Updated: Nov 11, 2022
Setting goals following brain injury is an important part of moving forward, but it is also one of those things that can be much easier said than done. I mean there are so many new variables to consider and chances are, there will also be people around you providing opinions left and right in terms of "what they think you should do"...making the decision process all the more difficult.
In this blog, I'll relate some of the challenges that I have experienced when it came to setting up exercise goals following encephalitis and acquired brain injury. If you follow my blog, you may already know that exercise used to be a huge part of my life prior to the brain injury and that it was also an aspect that I was keen to re-introduce early in the piece. I believed that it could have huge benefits for me, but due to a lack of guidance as to how best to re-introduce it, it also lead to set-backs...sometimes small, sometimes pretty massive.
When there is a lack of guidance, you pretty much rely on what you know, on trial and error and on what you are being told. I knew lots about exercise, but not so much within a brain injury recovery context. Even my health specialists couldn't really offer much guidance when asked how best to approach exercise. My levels of energy were nowhere close to where they used to be, I had lots of limitations to factor in (e.g.: vision issues, sensory overload, balance and coordination and overall physical fitness) and any amount or type of exercise would tend to deplete my brain of its precious yet rare brain energy too. However, whether I had a "How to Guide" or not, giving up on exercising simply wasn't an option for me. So I launched myself into it anyway. It has been a long ,slow and at times painful process though.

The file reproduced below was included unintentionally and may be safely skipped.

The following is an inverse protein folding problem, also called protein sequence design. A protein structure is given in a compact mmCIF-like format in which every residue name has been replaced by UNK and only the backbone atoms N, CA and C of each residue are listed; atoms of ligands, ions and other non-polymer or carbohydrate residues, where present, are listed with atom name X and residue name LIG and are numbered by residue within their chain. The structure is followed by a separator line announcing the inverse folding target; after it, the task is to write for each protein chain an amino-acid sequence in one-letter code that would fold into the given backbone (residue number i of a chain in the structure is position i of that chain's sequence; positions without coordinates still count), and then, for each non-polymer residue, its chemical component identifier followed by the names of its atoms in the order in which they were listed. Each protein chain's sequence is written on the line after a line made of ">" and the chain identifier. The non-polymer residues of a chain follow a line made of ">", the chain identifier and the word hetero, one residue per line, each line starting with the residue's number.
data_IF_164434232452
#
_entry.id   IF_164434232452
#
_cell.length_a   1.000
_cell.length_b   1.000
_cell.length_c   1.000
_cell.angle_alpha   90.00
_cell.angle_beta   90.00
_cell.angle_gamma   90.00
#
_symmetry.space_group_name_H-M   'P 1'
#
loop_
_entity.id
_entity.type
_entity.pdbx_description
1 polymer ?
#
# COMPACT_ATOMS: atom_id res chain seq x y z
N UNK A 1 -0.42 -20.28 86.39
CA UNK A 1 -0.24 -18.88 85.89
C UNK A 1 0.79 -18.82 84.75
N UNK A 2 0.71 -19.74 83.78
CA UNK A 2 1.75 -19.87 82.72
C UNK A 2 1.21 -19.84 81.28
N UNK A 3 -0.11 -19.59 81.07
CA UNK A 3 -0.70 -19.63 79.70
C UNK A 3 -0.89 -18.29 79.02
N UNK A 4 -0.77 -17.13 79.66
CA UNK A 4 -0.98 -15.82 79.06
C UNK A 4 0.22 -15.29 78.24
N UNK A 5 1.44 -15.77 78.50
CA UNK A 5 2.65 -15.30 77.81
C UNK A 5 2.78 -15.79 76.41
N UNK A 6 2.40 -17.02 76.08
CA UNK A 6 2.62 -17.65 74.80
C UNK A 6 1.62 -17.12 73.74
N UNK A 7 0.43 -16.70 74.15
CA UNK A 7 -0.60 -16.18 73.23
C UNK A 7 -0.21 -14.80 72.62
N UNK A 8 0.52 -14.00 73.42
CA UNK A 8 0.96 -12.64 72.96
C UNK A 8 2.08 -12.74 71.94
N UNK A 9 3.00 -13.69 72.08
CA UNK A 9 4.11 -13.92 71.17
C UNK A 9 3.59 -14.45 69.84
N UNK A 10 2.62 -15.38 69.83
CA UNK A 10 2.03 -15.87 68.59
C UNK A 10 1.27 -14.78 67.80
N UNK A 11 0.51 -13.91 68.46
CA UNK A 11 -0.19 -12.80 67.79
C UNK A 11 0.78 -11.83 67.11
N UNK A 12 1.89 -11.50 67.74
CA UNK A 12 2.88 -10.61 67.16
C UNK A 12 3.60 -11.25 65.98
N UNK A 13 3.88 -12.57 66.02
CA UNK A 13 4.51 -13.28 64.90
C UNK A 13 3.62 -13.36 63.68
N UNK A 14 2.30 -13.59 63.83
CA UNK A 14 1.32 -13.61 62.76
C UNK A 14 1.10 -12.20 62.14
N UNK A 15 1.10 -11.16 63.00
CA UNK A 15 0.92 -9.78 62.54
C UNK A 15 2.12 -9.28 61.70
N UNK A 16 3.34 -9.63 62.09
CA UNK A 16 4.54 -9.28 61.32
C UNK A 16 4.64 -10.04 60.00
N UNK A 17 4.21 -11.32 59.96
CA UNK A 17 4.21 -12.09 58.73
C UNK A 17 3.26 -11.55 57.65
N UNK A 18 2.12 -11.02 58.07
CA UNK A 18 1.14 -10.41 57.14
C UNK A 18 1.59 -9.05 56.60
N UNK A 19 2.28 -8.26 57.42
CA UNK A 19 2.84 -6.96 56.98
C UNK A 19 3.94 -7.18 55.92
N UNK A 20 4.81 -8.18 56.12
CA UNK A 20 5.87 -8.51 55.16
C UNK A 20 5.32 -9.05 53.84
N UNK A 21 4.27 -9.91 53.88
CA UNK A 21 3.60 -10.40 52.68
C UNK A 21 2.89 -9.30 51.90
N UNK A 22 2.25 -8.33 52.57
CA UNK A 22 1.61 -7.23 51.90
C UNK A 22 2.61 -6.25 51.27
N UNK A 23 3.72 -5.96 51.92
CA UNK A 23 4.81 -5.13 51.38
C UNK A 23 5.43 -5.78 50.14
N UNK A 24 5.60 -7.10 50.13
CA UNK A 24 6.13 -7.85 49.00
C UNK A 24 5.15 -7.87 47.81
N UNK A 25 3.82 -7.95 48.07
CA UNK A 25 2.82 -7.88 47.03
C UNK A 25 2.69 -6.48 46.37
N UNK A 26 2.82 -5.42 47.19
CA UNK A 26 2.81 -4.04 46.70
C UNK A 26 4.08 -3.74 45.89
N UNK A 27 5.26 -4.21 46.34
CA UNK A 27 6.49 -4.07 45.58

While I was busy trying to re-introduce exercise into my life in any shape of form, I was told on several occasions by people in my entourage about how it might be too soon or perhaps the wrong type of activity. At times, I also felt like they were trying to keep me in a cosy bubble. Their intentions came from a good place I'm sure, but not challenging status quo wasn't something that sat right with me. That spirit of adventure, that desire to keep pushing myself and of wanting to live my life as best as I could were still very much parts of me. Having people sow seeds of doubt in my mind sometimes dampened my spirit. At times it would get me down, it would knock my confidence off, it would see me doubt my physical and mental abilities, and other times, it would fire me up to prove them wrong.
In my opinion, neither ways were helpful. One would draw me towards a dark place and the other would make me skip crucial steps that threw off aspects of my own recovery.
Deep down, I was very much aware of the task ahead. I was very much aware of needing to adjust my expectations and of the payback that would come in pair with getting things wrong or over-doing it, but I also felt like I couldn’t let encephalitis and acquired brain injury dictate all of my decisions and put limitations on what I could do or achieve. Along the way, I also had wonderful people supporting me through this journey and it has meant the world to me...more than they will ever know.
How did I get on with this one goal?
While trying to re-introduce exercise, I can say in all honesty that I’ve paid a hefty price time and time again...some might even say that I’ve harmed myself or even failed, but the good news is that there is always two sides to a story. Every time I had gone down, I had also managed to find a way to pick myself back up, learnt a great deal about myself, learnt about what I can do to avoid a similar pitfall, I had looked for research on the topic and I had learnt about how best to approach the next phase of my journey. It had got me exploring ways to get me closer to my exercising goals and I had found ways to move forward.
An enormous amount of progress was made in the last year or so. After a huge health set back following an adventure race in 2021, I took it upon myself to make a vision board. On my vision board there was a picture of me crossing the finish line being cheered by my kids after completing my first triathlon after encephalitis (2 1/2 years into recovery)…a triathlon which at the time seemed like an impossible task to complete given where I was sitting in terms of overall recovery. I was amongst the last lot of participants to cross the finish line (far from my usual rankings) and at that point in time, I honestly couldn’t care less. I had completed a triathlon. Nothing was missing from this milestone.